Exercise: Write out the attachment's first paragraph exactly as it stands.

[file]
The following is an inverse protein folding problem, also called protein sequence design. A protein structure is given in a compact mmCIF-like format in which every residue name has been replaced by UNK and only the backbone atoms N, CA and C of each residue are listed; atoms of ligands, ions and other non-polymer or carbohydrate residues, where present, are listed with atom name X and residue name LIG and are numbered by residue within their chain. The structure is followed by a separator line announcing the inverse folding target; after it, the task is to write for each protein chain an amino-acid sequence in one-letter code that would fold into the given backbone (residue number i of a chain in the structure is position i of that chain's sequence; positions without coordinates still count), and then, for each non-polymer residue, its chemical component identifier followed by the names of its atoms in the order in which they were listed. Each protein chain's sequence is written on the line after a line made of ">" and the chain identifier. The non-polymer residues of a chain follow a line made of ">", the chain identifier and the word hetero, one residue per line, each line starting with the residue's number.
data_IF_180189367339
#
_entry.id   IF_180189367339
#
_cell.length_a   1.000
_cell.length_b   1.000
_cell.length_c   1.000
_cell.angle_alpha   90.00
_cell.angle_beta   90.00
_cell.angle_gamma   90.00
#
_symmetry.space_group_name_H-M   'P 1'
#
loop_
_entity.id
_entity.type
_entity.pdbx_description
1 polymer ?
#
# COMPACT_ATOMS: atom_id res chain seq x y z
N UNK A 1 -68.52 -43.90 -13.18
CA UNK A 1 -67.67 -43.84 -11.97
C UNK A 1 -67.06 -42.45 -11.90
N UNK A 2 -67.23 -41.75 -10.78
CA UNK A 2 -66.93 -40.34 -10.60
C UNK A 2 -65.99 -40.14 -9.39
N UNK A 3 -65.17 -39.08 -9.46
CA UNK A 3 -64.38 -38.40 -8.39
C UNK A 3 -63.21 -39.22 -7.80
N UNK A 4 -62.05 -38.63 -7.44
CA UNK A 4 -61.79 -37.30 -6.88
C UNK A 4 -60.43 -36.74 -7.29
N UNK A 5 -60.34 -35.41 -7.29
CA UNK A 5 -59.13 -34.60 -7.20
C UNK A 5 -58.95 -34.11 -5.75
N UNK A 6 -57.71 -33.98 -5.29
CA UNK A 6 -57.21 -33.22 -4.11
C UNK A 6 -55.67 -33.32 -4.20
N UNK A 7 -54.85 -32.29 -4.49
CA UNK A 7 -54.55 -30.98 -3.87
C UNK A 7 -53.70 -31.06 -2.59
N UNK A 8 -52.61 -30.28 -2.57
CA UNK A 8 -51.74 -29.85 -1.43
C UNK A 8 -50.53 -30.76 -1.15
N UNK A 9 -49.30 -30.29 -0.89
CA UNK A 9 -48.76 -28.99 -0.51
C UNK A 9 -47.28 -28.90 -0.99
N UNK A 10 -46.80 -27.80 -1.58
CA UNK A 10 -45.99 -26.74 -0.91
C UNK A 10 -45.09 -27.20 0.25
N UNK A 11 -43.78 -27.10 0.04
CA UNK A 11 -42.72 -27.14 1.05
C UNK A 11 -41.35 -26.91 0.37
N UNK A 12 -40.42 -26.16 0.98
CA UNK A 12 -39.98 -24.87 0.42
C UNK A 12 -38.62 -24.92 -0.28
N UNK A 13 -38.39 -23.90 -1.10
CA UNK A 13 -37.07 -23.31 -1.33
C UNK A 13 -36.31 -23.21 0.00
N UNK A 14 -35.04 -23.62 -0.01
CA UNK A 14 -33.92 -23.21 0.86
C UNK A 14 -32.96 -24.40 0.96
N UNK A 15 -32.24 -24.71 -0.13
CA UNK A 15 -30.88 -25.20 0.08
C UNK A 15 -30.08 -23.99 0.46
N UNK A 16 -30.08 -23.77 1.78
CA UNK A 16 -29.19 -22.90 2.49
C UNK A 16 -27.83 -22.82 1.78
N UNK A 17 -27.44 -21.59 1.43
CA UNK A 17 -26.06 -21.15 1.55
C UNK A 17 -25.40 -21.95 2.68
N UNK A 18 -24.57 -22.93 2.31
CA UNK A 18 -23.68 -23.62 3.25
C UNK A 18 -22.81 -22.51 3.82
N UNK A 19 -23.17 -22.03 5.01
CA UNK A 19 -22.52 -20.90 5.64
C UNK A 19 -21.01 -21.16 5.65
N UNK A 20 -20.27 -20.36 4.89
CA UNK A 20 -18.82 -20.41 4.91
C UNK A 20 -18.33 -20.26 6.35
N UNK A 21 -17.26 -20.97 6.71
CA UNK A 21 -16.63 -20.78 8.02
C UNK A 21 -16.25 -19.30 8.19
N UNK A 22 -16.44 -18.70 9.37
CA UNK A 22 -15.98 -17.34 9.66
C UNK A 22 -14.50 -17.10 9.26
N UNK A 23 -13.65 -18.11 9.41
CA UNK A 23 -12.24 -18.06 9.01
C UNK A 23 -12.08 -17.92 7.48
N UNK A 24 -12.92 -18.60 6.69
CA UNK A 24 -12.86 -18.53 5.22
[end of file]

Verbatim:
The following is an inverse protein folding problem, also called protein sequence design. A protein structure is given in a compact mmCIF-like format in which every residue name has been replaced by UNK and only the backbone atoms N, CA and C of each residue are listed; atoms of ligands, ions and other non-polymer or carbohydrate residues, where present, are listed with atom name X and residue name LIG and are numbered by residue within their chain. The structure is followed by a separator line announcing the inverse folding target; after it, the task is to write for each protein chain an amino-acid sequence in one-letter code that would fold into the given backbone (residue number i of a chain in the structure is position i of that chain's sequence; positions without coordinates still count), and then, for each non-polymer residue, its chemical component identifier followed by the names of its atoms in the order in which they were listed. Each protein chain's sequence is written on the line after a line made of ">" and the chain identifier. The non-polymer residues of a chain follow a line made of ">", the chain identifier and the word hetero, one residue per line, each line starting with the residue's number.